First off, stop waiting for a light bulb to suddenly appear over your head. Start trying things until something clicks.
Here’s Robert: “It’s a path. It’s never the case that you wake up and know ‘This is exactly what I have to do.’ You try things out, some things work, some things don’t work. You find your way by actively going in a direction. Eventually, something clicks. ‘Ah, this feels right, I’m going to pursue it.’ And that’s how you know.”
What’s the first step toward mastery?
Throughout history the greats did apprenticeships. No, this doesn’t mean you need to work for a shoemaker in Renaissance Italy.
This is the grind. This is where you get the bulk of those 10,000 hours.
Robert Greene: “An apprenticeship in the old days was about seven to ten years, and that’s pretty much how it is now, because that’s how long it takes to become extremely skilled at what you do. I want you to think of those years after you finish your schooling as your apprenticeship. It’s a self-directed time of diving into your subject where you focus on learning above all else, and gain the fundamental skills. During your apprenticeship you never take a job for money — you take it for the skills you’ll gain.
“Don’t take the job that offers you the most money. You’re after learning. You’re after skills. If you take that one idea, and you carve it into your brain, it’ll change every decision that you end up making when you’re young. Learning is what’s going to make you a master. By your early 30s, if you play it right, you’re going to be able to write your own ticket because you have the kind of skills that are so necessary in this world.”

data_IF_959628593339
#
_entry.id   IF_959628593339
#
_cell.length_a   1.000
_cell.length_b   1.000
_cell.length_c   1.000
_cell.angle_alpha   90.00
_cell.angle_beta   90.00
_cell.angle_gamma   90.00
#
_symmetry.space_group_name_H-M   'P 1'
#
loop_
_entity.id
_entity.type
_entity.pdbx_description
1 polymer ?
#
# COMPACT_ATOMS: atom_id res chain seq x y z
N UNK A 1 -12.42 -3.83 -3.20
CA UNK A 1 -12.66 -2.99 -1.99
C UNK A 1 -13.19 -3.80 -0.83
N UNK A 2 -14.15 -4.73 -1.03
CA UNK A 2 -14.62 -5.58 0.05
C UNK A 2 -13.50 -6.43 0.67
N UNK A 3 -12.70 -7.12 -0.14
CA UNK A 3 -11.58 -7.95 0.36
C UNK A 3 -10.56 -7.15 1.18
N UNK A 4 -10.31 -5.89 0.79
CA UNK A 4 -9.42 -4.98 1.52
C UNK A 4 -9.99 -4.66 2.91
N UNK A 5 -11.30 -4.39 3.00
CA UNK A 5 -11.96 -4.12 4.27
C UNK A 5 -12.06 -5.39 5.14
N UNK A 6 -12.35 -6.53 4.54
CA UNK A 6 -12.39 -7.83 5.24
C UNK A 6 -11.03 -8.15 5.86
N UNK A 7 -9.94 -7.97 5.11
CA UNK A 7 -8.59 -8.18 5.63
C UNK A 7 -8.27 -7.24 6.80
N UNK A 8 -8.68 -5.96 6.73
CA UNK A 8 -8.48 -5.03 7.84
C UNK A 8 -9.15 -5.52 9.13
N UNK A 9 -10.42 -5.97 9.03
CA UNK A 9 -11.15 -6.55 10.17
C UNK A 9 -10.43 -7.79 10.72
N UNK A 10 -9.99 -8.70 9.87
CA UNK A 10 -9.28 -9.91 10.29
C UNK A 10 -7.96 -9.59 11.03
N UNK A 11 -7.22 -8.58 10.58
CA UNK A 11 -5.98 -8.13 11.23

But how can we find the focus to do this? In trying to become a master of something, the internet is your greatest friend — and your greatest enemy.
Robert Greene: “We live in a time of opportunity where mastery is more possible than ever because of the amount of information that we have available to us. What it took Leonardo da Vinci 10 years to learn about human anatomy, we could learn in five minutes on the Internet.
“At the same time, the world we live in actually makes it harder because there are so many distractions. It’s so hard to focus and so hard to be patient. You must develop the discipline to ignore the distractions of the modern era if you ever want to be great.
“You have to push against these distractions, or you’re never going to become disciplined or accomplished. You have to learn how to turn off your phones, and turn off the Internet, and give yourself parts of the day where it’s complete focus. “You might think, ‘Well, that’s not possible anymore.’
“Who’s the master that we venerate the most in our contemporary times? I would have to say it was Steve Jobs. This was a man who believed 3,000% in the power of focus. He would disappear, go into his office, meditate, close the door, no one could come in and see him. He would think deeply on whatever problem it was he was trying to attack.
“If you’re able to have that degree of self-control, then the Internet and all its power is an incredible resource to better yourself.”
Many of us are past our apprenticeship — but we’re not experts. Why? What are we doing wrong? After your apprenticeship, to become truly great you must experiment. But most don’t. They do what’s safe and stagnate.
Robert Greene: “What happens to people is, as you get older, you start getting conventional. We get tired, we get conservative. It’s so much easier to just apply rules and procedures and formulas that we’ve learned. You don’t have to try something different which is risky and people might criticize you for it.
“It’s so much easier just to settle in and do what everyone else is doing. They don’t enter the next phase towards mastery, which is the creative phase.”
Being a master means challenging yourself.
Robert Greene: “You experiment. You try things out. Then it works or it doesn’t work, and you keep on that path, challenging yourself, trying to do things that suit you and not suit all of the rules that you’ve learned.
“You’re going to be the one that rewrites the rules. That’s what masters do. They first learn the rules in order to break them. You learn the rules then break the rules in order to rewrite the rules.”
That is how you become a master of your craft for free.
Study. Learn. And apply.
Get mastering your craft,
Nobody owns you, your life, or your decisions…but you. #personalresponsibility #noexcuses2014.